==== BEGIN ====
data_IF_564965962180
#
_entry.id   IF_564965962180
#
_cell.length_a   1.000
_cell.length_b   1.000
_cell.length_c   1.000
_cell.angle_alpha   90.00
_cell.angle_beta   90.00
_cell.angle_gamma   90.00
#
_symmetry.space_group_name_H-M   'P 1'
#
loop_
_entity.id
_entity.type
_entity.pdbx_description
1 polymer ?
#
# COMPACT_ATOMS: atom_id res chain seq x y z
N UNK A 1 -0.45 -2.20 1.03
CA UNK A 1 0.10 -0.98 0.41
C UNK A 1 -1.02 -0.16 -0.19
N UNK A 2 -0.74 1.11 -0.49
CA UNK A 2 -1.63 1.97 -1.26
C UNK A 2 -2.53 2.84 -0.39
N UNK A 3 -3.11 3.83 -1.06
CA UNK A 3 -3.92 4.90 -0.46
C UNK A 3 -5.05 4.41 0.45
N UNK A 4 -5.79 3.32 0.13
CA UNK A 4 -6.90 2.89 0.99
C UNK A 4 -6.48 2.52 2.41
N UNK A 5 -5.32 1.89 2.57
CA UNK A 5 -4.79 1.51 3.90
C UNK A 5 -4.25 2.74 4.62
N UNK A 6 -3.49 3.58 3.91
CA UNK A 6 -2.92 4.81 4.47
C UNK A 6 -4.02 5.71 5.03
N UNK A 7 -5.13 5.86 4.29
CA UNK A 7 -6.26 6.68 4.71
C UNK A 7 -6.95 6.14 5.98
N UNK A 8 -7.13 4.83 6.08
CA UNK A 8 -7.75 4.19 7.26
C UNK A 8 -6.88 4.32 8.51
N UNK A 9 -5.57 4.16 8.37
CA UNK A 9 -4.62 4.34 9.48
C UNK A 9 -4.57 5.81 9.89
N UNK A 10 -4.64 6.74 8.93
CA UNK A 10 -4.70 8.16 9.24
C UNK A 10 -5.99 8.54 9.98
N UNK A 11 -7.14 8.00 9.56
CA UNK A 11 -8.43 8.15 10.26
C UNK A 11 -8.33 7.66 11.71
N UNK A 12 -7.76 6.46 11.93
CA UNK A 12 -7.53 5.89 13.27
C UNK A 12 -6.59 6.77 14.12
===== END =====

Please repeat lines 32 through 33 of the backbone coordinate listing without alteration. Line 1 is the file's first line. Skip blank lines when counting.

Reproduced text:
C UNK A 4 -6.48 2.52 2.41
N UNK A 5 -5.32 1.89 2.57